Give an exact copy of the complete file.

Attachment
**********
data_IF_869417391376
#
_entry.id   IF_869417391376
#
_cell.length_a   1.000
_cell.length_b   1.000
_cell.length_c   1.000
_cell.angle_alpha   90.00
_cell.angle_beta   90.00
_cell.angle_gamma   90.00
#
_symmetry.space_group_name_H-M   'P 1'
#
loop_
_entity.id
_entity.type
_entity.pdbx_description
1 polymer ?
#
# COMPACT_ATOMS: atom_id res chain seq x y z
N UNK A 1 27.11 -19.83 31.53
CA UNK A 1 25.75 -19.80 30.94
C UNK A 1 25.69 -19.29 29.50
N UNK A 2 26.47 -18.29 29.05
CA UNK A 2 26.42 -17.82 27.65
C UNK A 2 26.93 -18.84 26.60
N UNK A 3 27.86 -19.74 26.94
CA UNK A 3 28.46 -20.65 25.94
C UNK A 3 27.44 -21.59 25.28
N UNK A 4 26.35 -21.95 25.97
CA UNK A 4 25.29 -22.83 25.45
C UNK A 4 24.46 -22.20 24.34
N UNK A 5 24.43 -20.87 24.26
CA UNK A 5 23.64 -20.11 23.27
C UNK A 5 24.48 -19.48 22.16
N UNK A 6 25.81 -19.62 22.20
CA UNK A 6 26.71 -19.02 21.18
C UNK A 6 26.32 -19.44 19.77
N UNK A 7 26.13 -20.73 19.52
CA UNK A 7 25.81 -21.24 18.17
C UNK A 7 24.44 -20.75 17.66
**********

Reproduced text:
data_IF_869417391376
#
_entry.id   IF_869417391376
#
_cell.length_a   1.000
_cell.length_b   1.000
_cell.length_c   1.000
_cell.angle_alpha   90.00
_cell.angle_beta   90.00
_cell.angle_gamma   90.00
#
_symmetry.space_group_name_H-M   'P 1'
#
loop_
_entity.id
_entity.type
_entity.pdbx_description
1 polymer ?
#
# COMPACT_ATOMS: atom_id res chain seq x y z
N UNK A 1 27.11 -19.83 31.53
CA UNK A 1 25.75 -19.80 30.94
C UNK A 1 25.69 -19.29 29.50
N UNK A 2 26.47 -18.29 29.05
CA UNK A 2 26.42 -17.82 27.65
C UNK A 2 26.93 -18.84 26.60
N UNK A 3 27.86 -19.74 26.94
CA UNK A 3 28.46 -20.65 25.94
C UNK A 3 27.44 -21.59 25.28
N UNK A 4 26.35 -21.95 25.97
CA UNK A 4 25.29 -22.83 25.45
C UNK A 4 24.46 -22.20 24.34
N UNK A 5 24.43 -20.87 24.26
CA UNK A 5 23.64 -20.11 23.27
C UNK A 5 24.48 -19.48 22.16
N UNK A 6 25.81 -19.62 22.20
CA UNK A 6 26.71 -19.02 21.18
C UNK A 6 26.32 -19.44 19.77
N UNK A 7 26.13 -20.73 19.52
CA UNK A 7 25.81 -21.24 18.17
C UNK A 7 24.44 -20.75 17.66